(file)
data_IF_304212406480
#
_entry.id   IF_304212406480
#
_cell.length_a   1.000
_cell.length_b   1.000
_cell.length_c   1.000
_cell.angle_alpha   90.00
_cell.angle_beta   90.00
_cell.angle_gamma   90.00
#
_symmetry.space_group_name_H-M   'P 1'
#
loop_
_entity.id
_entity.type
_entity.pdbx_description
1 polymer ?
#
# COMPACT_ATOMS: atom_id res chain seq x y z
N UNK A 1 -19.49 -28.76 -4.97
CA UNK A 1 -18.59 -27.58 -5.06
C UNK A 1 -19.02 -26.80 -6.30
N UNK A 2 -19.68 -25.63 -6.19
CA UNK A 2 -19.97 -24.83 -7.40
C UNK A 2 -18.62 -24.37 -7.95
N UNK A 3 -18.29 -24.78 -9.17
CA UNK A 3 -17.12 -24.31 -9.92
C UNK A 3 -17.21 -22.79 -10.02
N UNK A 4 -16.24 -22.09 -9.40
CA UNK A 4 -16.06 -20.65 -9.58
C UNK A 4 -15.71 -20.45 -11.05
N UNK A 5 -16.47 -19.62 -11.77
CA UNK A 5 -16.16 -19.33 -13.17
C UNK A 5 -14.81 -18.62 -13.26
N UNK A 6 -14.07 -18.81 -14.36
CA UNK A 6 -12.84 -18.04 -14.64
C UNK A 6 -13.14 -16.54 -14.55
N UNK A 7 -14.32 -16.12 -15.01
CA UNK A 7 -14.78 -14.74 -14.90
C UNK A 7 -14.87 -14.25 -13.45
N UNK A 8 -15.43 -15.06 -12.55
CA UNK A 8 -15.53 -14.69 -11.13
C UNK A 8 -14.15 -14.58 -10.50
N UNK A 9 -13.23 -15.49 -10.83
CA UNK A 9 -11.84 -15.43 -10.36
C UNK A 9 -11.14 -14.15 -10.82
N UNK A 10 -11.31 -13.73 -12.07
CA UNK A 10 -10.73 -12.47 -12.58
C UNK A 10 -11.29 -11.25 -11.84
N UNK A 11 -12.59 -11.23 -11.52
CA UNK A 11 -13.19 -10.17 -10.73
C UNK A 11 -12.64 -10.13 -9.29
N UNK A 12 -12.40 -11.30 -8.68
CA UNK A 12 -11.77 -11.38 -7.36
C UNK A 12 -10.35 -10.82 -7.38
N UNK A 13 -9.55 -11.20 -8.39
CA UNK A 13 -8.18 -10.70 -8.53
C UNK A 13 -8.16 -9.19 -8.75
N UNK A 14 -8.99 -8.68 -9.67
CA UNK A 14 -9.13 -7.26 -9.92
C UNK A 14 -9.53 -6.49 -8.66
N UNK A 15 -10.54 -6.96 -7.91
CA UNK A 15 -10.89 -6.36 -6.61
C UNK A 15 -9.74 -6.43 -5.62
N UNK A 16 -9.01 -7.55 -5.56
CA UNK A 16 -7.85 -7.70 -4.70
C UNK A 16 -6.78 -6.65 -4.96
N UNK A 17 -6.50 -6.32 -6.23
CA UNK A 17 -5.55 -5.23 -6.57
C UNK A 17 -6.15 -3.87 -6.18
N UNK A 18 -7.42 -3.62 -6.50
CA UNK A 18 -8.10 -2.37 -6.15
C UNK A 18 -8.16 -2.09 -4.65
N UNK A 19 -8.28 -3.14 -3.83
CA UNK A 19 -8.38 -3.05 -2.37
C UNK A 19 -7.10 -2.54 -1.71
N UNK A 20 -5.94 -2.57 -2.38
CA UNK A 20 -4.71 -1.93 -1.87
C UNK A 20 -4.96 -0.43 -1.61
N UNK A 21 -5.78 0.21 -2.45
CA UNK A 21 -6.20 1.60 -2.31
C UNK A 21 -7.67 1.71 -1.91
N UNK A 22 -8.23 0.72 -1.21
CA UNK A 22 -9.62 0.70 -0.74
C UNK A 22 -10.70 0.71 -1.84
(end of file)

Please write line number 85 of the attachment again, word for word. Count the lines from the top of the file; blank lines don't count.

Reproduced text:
CA UNK A 22 -9.62 0.70 -0.74